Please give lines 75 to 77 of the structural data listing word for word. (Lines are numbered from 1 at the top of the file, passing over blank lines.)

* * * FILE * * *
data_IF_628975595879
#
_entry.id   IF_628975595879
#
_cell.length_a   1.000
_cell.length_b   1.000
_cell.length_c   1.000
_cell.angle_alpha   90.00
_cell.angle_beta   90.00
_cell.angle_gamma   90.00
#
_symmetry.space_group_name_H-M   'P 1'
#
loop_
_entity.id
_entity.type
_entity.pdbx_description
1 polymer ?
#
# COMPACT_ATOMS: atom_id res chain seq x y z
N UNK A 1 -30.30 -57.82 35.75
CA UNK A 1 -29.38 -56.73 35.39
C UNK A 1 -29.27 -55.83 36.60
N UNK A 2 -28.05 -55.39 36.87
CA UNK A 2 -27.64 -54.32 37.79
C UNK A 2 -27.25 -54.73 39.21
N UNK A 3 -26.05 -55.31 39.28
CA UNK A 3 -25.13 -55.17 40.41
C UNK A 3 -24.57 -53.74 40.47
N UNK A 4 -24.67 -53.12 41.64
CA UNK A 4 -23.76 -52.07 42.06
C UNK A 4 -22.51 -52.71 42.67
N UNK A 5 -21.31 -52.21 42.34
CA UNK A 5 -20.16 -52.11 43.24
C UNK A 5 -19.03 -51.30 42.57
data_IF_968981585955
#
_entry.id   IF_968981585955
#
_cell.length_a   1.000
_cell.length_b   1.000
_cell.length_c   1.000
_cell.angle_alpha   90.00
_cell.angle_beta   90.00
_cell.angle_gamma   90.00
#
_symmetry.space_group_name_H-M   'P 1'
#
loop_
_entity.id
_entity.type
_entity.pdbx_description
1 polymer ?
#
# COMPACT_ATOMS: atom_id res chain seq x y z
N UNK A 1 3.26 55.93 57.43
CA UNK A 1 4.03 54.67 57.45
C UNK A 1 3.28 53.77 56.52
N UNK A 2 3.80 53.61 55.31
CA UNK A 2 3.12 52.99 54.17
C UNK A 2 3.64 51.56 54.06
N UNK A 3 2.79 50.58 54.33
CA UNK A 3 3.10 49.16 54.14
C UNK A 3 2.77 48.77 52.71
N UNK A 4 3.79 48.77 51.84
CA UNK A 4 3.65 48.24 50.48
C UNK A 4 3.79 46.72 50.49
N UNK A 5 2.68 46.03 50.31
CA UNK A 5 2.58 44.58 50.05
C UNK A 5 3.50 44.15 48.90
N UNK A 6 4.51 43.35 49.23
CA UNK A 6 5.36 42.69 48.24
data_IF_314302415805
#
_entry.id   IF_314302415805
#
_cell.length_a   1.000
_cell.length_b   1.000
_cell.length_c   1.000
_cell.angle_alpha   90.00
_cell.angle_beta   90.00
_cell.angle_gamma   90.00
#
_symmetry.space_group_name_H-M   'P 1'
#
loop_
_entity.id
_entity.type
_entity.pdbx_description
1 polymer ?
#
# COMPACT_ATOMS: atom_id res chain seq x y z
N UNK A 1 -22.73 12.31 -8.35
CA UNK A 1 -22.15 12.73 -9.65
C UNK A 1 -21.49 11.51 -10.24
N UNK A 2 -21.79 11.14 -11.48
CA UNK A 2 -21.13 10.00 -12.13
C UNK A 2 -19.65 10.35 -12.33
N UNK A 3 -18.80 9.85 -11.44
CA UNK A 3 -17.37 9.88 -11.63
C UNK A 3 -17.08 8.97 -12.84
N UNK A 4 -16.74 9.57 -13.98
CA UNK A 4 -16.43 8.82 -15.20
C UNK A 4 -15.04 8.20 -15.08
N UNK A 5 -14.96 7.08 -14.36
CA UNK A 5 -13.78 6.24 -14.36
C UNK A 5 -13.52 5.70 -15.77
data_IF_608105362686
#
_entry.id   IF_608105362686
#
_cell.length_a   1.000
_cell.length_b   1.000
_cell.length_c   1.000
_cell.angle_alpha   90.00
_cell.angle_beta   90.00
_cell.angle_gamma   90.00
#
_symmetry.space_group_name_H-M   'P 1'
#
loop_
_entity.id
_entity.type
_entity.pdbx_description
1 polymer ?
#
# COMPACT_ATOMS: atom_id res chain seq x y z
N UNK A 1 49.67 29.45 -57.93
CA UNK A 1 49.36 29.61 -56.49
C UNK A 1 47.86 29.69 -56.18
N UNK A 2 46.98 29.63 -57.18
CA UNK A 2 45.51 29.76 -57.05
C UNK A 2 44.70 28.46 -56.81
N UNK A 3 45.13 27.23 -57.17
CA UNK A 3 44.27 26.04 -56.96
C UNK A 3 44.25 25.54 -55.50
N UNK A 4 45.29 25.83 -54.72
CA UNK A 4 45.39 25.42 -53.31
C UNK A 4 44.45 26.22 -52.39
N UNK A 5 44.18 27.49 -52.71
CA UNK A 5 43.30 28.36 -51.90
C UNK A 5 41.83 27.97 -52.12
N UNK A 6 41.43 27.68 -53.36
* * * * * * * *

_entry.id   IF_314302415805
#
_cell.length_a   1.000